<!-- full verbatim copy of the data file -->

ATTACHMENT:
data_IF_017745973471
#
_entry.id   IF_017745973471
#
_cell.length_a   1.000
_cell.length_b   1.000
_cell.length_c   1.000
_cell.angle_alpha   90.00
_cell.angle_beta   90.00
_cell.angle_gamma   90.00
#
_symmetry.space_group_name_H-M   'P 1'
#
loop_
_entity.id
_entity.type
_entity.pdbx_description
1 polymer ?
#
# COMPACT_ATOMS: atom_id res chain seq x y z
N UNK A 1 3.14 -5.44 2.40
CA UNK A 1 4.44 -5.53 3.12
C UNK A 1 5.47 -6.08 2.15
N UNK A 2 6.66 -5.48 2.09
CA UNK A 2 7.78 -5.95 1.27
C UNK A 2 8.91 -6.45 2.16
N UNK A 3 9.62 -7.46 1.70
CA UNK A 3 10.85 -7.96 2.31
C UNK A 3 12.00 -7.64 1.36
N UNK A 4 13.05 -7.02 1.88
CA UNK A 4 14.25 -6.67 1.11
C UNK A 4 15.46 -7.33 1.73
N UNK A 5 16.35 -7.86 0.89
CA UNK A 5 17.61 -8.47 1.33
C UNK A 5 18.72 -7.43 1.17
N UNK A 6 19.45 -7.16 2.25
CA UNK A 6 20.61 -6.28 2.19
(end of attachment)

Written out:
data_IF_017745973471
#
_entry.id   IF_017745973471
#
_cell.length_a   1.000
_cell.length_b   1.000
_cell.length_c   1.000
_cell.angle_alpha   90.00
_cell.angle_beta   90.00
_cell.angle_gamma   90.00
#
_symmetry.space_group_name_H-M   'P 1'
#
loop_
_entity.id
_entity.type
_entity.pdbx_description
1 polymer ?
#
# COMPACT_ATOMS: atom_id res chain seq x y z
N UNK A 1 3.14 -5.44 2.40
CA UNK A 1 4.44 -5.53 3.12
C UNK A 1 5.47 -6.08 2.15
N UNK A 2 6.66 -5.48 2.09
CA UNK A 2 7.78 -5.95 1.27
C UNK A 2 8.91 -6.45 2.16
N UNK A 3 9.62 -7.46 1.70
CA UNK A 3 10.85 -7.96 2.31
C UNK A 3 12.00 -7.64 1.36
N UNK A 4 13.05 -7.02 1.88
CA UNK A 4 14.25 -6.67 1.11
C UNK A 4 15.46 -7.33 1.73
N UNK A 5 16.35 -7.86 0.89
CA UNK A 5 17.61 -8.47 1.33
C UNK A 5 18.72 -7.43 1.17
N UNK A 6 19.45 -7.16 2.25
CA UNK A 6 20.61 -6.28 2.19